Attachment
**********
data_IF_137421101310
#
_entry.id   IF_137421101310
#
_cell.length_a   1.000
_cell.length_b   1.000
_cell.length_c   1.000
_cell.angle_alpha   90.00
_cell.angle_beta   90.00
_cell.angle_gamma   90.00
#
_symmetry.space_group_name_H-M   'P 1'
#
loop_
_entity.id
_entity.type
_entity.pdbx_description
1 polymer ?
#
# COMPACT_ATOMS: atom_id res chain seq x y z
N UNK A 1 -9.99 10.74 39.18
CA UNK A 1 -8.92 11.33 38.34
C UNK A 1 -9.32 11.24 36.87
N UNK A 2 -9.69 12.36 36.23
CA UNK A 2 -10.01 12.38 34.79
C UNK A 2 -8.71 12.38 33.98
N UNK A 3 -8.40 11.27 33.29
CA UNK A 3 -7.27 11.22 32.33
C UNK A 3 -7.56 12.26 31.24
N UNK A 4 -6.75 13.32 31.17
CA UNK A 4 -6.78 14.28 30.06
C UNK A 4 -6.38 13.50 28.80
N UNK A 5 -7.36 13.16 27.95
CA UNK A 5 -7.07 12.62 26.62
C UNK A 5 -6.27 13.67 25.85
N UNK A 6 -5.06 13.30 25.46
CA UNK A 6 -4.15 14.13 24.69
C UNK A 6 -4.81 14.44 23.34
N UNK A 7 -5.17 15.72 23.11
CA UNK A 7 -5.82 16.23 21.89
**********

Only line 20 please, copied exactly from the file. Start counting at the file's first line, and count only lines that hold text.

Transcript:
# COMPACT_ATOMS: atom_id res chain seq x y z